The STA has also released circulars relating to the claiming of treaty benefits by non-TREs and interpretation of certain articles and terms in the tax treaties, such as dividends, royalties, beneficial ownership, etc. Aggressive tax planning (including, but not limited to, tax-avoidance and treaty-abusive arrangements) not supported by reasonable commercial purposes and substance will be subject to scrutiny by the Chinese tax authorities. Non-residents and their withholding agents are required to file certain prescribed forms and other supporting documents when performing tax filing to justify their claims for the tax treaty benefits. The tax position taken by the non-residents or withholding agents are subject to examination by the Chinese tax authorities after the tax filing.
The STA issued a Departmental Interpretation Note (DIN) in 2010 for the tax treaty concluded between China and Singapore. It is the first time the STA has introduced a set of technical views, interpretation, and practice guidelines for the implementation of a tax treaty in such a comprehensive manner. More importantly, this set of interpretation is also applicable to other tax treaties concluded by China if the provisions of the relevant articles in those tax treaties are the same as those in the China/Singapore tax treaty. Thus, it is likely to have a wide impact to tax residents of other countries/regions that have entered into tax treaties with China.
For transfer pricing investigation, increasing scrutiny has been imposed on outbound related-party remittance, such as service fees and royalty payments. Specifically, in addition to the arm’s-length nature of the service fees and royalty transactions, the Chinese tax authorities may also require taxpayers to demonstrate the commercial substance of the overseas service provider or intangible property owner. The Chinese tax authorities are also stringent on activities for the decision-making, monitoring, control, and compliance purposes of the group, and may challenge the service remittance for group finance, tax, human resources, and legal activities, which is different from common positions taken by Organisation for Economic Co-operation and Development (OECD) countries. Another focus of the Chinese tax authorities in transfer pricing investigation is location-specific advantages (e.g. location saving of Chinese low-cost resources, market premium of Chinese market). As such, the Chinese tax authorities often expect a different transfer pricing policy in China, which will pose difficulties on multinational groups who implement a consistent transfer pricing policy around the world.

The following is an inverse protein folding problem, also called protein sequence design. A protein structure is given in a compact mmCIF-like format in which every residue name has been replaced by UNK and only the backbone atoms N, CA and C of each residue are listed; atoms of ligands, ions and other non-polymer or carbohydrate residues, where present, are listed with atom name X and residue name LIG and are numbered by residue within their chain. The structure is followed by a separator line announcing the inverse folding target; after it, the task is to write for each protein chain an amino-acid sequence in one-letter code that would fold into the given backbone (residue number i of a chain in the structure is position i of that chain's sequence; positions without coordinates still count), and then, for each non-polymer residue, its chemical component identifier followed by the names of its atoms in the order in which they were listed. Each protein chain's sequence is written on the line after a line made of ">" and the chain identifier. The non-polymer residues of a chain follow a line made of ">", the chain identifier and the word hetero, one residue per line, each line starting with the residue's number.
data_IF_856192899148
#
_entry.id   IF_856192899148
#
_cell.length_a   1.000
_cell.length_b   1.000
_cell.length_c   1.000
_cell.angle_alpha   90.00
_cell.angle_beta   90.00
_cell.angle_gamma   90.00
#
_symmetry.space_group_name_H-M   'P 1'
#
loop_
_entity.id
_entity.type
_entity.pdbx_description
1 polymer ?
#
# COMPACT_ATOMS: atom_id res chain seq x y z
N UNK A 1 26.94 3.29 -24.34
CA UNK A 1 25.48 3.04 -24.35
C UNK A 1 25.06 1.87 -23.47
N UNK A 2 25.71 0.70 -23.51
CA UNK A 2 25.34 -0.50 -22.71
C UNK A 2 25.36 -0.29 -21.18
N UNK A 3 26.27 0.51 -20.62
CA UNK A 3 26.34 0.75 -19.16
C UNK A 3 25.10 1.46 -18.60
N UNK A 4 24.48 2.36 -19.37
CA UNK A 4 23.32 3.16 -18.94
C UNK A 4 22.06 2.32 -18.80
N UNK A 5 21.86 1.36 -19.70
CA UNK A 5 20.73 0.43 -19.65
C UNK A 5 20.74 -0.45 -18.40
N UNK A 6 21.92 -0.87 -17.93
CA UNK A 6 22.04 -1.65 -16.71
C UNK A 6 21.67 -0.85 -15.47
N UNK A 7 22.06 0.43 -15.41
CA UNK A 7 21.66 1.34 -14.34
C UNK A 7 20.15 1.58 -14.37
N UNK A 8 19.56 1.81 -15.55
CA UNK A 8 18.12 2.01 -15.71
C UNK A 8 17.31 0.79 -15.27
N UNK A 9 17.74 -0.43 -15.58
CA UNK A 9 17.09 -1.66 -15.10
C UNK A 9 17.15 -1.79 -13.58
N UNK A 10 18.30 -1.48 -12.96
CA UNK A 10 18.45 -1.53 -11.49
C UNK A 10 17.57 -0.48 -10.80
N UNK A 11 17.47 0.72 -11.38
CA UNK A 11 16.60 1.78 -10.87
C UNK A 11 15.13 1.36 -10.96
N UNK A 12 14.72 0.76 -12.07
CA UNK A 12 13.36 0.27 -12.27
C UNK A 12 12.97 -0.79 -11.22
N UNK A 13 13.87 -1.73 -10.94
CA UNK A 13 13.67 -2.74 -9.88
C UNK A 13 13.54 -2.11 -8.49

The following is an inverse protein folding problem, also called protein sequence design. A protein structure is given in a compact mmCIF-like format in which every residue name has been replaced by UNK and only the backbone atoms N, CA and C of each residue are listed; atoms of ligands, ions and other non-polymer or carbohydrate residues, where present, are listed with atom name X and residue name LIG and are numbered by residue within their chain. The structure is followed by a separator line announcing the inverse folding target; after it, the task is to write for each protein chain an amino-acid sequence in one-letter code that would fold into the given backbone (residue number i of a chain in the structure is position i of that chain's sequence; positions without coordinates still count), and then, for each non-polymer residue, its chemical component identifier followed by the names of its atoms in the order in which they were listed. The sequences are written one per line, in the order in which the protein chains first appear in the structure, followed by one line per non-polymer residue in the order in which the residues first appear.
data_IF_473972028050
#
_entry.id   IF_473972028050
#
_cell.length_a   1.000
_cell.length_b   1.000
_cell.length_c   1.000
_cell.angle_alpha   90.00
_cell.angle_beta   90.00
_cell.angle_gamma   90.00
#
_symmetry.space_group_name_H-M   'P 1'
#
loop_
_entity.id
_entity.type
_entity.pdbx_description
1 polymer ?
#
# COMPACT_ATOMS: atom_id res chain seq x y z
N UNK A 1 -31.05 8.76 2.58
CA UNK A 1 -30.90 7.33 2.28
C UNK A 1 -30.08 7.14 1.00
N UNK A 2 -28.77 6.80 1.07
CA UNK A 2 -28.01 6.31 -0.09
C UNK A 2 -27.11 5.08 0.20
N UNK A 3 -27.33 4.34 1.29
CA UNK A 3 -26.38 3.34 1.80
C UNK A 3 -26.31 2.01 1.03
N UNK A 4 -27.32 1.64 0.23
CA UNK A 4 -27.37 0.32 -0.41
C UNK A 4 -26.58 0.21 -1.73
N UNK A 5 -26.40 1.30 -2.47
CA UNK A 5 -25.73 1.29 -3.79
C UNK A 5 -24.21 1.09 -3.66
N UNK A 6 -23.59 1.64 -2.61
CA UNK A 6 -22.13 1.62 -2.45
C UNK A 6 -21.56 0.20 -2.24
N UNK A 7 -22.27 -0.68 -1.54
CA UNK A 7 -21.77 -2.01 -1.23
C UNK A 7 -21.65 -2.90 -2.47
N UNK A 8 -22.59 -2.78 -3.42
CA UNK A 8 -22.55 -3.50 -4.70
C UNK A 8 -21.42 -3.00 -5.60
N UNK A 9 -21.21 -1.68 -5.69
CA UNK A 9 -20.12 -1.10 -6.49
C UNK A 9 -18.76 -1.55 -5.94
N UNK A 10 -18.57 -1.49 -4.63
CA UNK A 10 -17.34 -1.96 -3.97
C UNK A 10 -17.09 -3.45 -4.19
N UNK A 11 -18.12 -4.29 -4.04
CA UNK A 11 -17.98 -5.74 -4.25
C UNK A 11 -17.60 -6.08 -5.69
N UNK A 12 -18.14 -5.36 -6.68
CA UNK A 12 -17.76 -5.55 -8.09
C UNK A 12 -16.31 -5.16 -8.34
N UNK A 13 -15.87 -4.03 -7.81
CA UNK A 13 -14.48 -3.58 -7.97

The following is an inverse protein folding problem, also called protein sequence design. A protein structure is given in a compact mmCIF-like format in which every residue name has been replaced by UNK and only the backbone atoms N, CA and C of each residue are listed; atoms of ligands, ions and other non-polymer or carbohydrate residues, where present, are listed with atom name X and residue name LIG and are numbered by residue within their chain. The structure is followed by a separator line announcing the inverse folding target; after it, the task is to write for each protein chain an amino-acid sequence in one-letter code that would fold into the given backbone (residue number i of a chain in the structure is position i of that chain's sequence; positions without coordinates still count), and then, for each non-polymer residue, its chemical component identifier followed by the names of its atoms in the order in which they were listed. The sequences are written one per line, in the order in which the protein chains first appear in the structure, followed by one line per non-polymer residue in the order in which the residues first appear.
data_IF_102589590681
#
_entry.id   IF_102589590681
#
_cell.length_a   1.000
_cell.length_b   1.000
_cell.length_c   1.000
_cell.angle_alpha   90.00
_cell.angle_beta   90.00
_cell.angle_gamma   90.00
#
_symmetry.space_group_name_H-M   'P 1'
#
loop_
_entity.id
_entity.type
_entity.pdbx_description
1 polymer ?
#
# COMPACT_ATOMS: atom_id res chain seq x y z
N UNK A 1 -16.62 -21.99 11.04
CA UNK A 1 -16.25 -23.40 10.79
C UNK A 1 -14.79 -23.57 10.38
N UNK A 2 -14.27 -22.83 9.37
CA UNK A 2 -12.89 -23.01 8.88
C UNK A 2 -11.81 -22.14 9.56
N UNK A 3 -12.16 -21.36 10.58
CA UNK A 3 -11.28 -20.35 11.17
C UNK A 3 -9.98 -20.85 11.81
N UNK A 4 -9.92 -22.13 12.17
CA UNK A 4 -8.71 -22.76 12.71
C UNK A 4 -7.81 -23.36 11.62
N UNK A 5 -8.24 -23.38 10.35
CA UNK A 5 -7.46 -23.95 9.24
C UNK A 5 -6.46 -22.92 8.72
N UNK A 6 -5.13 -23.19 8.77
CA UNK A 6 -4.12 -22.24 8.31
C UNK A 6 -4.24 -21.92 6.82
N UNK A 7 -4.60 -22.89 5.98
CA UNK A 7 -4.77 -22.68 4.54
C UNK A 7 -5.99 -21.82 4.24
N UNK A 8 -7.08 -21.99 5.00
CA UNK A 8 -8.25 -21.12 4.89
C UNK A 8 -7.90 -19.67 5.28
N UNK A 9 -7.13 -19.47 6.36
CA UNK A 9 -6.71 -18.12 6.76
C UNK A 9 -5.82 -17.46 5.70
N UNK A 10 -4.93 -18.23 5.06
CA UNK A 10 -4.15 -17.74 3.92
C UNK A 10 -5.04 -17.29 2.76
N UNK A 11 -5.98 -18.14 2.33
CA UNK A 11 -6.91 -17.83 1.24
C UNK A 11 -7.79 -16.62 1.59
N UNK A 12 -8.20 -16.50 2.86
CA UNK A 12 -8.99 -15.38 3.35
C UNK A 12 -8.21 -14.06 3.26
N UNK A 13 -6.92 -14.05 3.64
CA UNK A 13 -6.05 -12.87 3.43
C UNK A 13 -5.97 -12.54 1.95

General anti-avoidance rules (GAAR)
There is a GAAR provision in the CIT law allowing the Chinese tax authorities to make adjustments to taxable revenue or taxable income where business arrangements, structures, or transactions are entered into without reasonable commercial purpose and result in a reduction, exemption, or deferral of tax payment. The Chinese tax authorities may initiate a GAAR investigation if they suspect that an enterprise undertakes any of the following arrangements: abuse of preferential tax treatments, abuse of tax treaties, abuse of corporate structure, use of tax havens for tax avoidance purposes, or other arrangements that do not have a reasonable commercial purpose.
The STA released the Administrative Measures on GAAR in late 2014. The Administrative Measures provides comprehensive guidance on the implementation of GAAR, including elaboration on certain principles, adjustment methods, procedures throughout the GAAR life cycle, and relevant documentation requirements.